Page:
In Germany, an extensive network of sirens was used in the past to warn the population against disasters: in case of forest fires, industrial accidents or a looming inundation of a part of town, civil protection agencies could trigger the loud and clear siren alarm, while detailed information was provided by radio and television.
However, after the end of the Cold War, most sirens were dismantled in the mid-nineties to be replaced by the satellite-based warning system SatWaS, which informs the population only via radio and television. But if TV and radio are switched off, the warning goes unheard.
In recent years, different individual solutions for warning systems have been developed. Cell-broadcast systems can send mass SMS messages to mobile phones. Smoke detectors, radio-controlled clocks and weather stations equipped with radio receivers can also trigger alarm. Despite the high distribution rate of some of these devices, it cannot be ensured that a warning reaches the entire population. Only individual persons or households would be warned, and only if the devices are on standby 24/7/365. Today, fire brigades and disaster protection agencies would rather want the sirens back. However, the resulting costs would amount to several 100 million Euros for German federal and state governments, which share the responsibility for civil protection.
In January, researchers of the INT applied for a patent of a technology which allows the horns of parked cars to be activated in case of disaster. The technology is based on the eCall emergency system, which new cars are going to be equipped with as from September 2010. The eCall system was developed at the initiative of the EU Commission to help reduce the number of road traffic fatalities. It consists of a GPS sensor and a mobile phone component, which is activated only in case of an accident (i.e. when the airbags are triggered) and which can transmit data (e.g. accident time, coordinates and driving direction of the vehicle) to an emergency call center.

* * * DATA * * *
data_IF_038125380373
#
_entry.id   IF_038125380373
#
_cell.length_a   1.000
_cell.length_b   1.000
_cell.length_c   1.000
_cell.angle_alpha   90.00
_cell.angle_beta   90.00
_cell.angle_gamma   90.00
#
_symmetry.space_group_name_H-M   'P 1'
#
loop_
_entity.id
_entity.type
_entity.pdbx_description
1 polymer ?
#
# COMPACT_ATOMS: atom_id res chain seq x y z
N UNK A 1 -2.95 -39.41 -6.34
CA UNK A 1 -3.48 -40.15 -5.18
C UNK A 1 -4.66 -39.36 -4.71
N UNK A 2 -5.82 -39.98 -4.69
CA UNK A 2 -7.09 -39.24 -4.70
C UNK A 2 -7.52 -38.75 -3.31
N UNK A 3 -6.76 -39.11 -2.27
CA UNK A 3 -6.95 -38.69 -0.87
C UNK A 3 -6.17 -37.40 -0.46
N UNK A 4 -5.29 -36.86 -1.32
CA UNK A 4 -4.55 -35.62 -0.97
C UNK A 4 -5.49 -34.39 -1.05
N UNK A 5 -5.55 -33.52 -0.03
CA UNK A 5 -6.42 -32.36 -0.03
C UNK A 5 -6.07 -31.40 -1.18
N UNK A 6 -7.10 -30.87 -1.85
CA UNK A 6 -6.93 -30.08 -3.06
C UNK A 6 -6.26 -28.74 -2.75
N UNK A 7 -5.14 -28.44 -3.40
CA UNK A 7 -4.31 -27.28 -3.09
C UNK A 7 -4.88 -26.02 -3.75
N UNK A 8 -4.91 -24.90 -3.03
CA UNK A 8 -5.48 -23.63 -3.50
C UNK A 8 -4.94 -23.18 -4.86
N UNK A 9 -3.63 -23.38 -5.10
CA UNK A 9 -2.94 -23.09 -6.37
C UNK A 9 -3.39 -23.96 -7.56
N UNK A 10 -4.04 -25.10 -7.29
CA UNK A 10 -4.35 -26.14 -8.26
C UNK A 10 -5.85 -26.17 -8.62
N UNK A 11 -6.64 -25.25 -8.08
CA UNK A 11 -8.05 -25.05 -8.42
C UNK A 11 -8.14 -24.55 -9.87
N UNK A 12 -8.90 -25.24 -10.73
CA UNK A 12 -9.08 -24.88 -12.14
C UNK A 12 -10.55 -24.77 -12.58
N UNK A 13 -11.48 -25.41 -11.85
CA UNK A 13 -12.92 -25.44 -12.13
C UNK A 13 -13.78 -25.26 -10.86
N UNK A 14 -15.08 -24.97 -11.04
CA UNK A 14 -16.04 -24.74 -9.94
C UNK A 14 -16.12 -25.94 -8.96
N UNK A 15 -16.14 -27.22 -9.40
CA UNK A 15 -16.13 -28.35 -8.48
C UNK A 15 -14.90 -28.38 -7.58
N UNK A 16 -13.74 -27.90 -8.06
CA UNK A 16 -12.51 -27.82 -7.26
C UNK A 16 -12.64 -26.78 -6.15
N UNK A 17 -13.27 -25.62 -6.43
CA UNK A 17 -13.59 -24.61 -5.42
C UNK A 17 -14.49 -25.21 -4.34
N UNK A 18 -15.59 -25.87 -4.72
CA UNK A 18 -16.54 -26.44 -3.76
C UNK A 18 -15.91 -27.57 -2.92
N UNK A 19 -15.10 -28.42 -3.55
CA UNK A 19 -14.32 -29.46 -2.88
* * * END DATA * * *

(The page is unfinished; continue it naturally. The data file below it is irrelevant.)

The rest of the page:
The INT researchers found out that this infrastructure can also be used to warn the population. Once the cars are equipped with a radio receiver, their horns can be triggered in case of disaster. The receiver can be activated only by civil protection agencies. These might send e.g. the following signal to the vehicles: »To all vehicles that are equipped with the receiver and that are currently within the boundaries of the following GPS coordinates: If the engine is off, start sounding the horn!«
Dipl.-Ing. Guido Huppertz from the INT's Technology Analyses and Forecasts (TAV) department has worked on the system and explains the advantages of honking cars: »All hitherto suggested solutions such as mobile phones or smoke detectors only inform the respective device user. The entire population can only be informed if 100% are equipped with these devices.« The INT suggestion has a clear statistical advantage: a mere 14% of the registered vehicles are already sufficient to provide extensive alarming. »If all new vehicles are equipped with eCall from the end of next year, the warning system may be ready for use after an establishment phase of 2 to 4 years,« Huppertz predicts.